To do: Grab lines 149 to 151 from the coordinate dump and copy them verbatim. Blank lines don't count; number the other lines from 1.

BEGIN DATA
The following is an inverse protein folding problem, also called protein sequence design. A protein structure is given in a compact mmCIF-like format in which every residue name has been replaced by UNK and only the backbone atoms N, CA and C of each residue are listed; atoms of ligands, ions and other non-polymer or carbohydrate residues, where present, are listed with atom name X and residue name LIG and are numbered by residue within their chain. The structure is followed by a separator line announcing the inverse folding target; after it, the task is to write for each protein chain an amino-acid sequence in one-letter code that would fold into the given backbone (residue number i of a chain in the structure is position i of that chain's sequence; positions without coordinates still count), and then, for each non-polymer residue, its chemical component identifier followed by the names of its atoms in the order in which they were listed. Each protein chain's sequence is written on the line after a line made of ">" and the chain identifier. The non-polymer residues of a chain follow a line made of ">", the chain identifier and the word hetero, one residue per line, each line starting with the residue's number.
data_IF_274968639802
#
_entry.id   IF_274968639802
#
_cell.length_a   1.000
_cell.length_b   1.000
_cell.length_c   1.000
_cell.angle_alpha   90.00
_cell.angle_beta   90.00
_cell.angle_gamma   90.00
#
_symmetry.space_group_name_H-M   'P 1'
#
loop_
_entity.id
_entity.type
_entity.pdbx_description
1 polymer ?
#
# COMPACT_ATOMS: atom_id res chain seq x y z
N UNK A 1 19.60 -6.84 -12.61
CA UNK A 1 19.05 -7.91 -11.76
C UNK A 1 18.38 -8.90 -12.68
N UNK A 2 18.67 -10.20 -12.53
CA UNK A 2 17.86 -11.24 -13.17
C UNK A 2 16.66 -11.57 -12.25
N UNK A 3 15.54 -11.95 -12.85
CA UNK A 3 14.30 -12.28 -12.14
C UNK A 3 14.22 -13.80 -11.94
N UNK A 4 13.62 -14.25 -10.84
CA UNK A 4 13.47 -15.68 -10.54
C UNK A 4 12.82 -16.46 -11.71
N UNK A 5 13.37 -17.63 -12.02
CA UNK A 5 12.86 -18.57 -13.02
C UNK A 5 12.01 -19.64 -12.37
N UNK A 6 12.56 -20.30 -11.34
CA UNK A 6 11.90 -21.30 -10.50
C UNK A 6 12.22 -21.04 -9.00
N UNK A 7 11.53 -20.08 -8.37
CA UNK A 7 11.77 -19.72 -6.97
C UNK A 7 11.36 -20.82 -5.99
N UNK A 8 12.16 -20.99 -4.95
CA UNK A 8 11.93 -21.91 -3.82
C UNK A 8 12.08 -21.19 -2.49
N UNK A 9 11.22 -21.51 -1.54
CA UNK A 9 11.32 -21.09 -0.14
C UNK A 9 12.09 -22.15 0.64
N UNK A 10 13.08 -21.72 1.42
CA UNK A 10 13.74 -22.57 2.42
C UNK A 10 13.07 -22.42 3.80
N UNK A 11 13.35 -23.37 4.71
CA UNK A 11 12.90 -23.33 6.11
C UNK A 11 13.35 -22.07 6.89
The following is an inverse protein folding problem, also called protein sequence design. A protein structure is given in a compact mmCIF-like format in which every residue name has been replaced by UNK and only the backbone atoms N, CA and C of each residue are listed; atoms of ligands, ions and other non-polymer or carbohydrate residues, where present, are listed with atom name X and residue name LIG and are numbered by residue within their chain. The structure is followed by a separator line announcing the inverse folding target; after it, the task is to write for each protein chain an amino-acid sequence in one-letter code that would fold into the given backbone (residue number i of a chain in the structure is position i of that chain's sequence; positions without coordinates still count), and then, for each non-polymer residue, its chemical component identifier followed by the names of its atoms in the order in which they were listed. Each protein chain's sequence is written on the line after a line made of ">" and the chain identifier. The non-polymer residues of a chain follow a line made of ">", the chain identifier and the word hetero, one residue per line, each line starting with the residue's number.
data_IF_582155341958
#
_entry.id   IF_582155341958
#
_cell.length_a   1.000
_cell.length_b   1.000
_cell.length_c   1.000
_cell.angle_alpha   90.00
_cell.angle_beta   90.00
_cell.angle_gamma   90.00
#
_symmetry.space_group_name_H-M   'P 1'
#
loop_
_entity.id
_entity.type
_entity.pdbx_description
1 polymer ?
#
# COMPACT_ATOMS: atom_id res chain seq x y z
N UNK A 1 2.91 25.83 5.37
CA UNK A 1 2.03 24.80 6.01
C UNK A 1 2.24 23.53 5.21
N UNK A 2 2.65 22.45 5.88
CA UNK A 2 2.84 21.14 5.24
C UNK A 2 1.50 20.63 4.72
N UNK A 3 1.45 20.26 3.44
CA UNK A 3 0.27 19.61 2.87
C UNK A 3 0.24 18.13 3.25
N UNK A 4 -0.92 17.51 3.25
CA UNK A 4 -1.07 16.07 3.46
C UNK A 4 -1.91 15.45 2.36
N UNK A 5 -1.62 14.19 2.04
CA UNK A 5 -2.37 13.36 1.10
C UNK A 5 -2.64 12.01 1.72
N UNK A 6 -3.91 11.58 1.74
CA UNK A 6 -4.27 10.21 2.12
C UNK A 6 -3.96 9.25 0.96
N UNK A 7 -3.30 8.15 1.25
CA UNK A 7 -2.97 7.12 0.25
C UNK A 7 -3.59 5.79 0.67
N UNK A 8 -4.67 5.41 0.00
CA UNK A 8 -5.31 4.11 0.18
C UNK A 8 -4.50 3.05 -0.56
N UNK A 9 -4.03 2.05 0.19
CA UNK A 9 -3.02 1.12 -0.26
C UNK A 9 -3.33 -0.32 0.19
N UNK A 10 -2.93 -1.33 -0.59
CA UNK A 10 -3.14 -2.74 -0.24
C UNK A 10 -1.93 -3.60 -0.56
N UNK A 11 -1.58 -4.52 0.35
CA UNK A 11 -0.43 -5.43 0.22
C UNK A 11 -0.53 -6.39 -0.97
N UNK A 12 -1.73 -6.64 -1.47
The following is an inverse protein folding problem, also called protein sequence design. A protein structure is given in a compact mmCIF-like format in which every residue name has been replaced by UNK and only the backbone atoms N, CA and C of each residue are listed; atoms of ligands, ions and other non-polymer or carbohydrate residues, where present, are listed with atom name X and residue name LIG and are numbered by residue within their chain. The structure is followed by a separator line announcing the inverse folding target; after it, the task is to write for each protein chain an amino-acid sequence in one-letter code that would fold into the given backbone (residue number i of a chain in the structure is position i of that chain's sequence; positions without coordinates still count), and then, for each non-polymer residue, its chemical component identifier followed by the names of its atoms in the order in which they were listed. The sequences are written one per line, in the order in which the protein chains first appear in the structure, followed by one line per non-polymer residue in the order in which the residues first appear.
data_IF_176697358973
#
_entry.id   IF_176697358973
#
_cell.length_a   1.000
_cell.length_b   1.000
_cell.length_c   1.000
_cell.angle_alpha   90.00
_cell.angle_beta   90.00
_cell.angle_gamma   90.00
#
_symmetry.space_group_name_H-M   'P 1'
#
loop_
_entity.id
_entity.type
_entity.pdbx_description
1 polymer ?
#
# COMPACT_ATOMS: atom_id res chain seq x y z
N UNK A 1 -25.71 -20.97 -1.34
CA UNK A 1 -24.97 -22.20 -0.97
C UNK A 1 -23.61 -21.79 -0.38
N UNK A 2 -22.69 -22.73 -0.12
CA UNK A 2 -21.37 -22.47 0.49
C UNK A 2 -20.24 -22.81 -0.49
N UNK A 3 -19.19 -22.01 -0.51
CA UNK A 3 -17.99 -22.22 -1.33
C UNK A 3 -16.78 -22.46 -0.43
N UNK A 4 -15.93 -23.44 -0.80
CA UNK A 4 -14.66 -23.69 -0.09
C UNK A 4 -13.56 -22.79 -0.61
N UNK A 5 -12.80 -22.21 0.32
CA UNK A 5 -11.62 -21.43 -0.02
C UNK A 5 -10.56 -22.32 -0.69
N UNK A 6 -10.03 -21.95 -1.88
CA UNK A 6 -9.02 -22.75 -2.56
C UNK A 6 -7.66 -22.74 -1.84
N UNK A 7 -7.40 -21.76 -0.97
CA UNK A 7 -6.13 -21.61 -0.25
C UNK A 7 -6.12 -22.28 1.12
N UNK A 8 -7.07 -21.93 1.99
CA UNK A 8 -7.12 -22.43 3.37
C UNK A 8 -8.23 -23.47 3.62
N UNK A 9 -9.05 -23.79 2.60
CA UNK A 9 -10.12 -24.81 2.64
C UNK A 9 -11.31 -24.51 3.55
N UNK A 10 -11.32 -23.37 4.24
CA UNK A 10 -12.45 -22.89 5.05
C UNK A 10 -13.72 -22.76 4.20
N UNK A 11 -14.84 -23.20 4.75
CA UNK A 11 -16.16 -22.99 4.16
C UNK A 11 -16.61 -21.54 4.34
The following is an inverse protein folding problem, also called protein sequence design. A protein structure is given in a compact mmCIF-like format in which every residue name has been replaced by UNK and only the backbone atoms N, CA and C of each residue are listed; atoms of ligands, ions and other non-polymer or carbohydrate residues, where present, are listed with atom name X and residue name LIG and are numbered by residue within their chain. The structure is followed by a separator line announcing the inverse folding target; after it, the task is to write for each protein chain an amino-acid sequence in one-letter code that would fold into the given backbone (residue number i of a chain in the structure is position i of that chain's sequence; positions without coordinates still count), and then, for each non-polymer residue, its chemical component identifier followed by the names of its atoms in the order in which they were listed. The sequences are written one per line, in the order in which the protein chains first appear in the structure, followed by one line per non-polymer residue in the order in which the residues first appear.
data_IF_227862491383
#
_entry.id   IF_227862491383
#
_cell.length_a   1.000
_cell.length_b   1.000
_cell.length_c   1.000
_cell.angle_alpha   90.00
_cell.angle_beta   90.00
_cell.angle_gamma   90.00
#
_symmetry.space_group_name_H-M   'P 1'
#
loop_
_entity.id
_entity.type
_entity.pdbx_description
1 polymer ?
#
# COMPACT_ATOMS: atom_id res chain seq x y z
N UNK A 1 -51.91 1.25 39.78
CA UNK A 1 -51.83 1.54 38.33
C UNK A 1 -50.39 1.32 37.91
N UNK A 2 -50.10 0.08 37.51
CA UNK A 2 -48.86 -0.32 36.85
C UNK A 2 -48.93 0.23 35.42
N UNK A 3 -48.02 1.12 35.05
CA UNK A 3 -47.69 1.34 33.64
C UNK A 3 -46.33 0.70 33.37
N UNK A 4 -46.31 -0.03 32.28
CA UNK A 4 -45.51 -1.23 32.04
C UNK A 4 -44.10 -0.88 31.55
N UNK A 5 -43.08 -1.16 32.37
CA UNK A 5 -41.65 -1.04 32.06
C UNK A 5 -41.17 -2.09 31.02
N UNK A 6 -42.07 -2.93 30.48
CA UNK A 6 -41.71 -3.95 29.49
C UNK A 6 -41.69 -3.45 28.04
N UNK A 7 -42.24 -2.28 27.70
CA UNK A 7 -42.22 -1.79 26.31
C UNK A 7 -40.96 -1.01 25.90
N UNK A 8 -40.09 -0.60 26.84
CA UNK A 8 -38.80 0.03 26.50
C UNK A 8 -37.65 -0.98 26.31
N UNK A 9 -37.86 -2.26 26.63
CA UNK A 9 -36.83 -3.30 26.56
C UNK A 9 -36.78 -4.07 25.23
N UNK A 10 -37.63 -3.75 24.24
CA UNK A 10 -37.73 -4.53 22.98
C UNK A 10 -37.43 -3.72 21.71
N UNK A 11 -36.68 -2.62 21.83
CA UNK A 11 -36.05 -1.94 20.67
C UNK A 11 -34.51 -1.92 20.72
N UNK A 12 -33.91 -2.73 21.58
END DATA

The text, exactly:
N UNK A 7 -7.40 -21.76 -0.97
CA UNK A 7 -6.13 -21.61 -0.25
C UNK A 7 -6.12 -22.28 1.12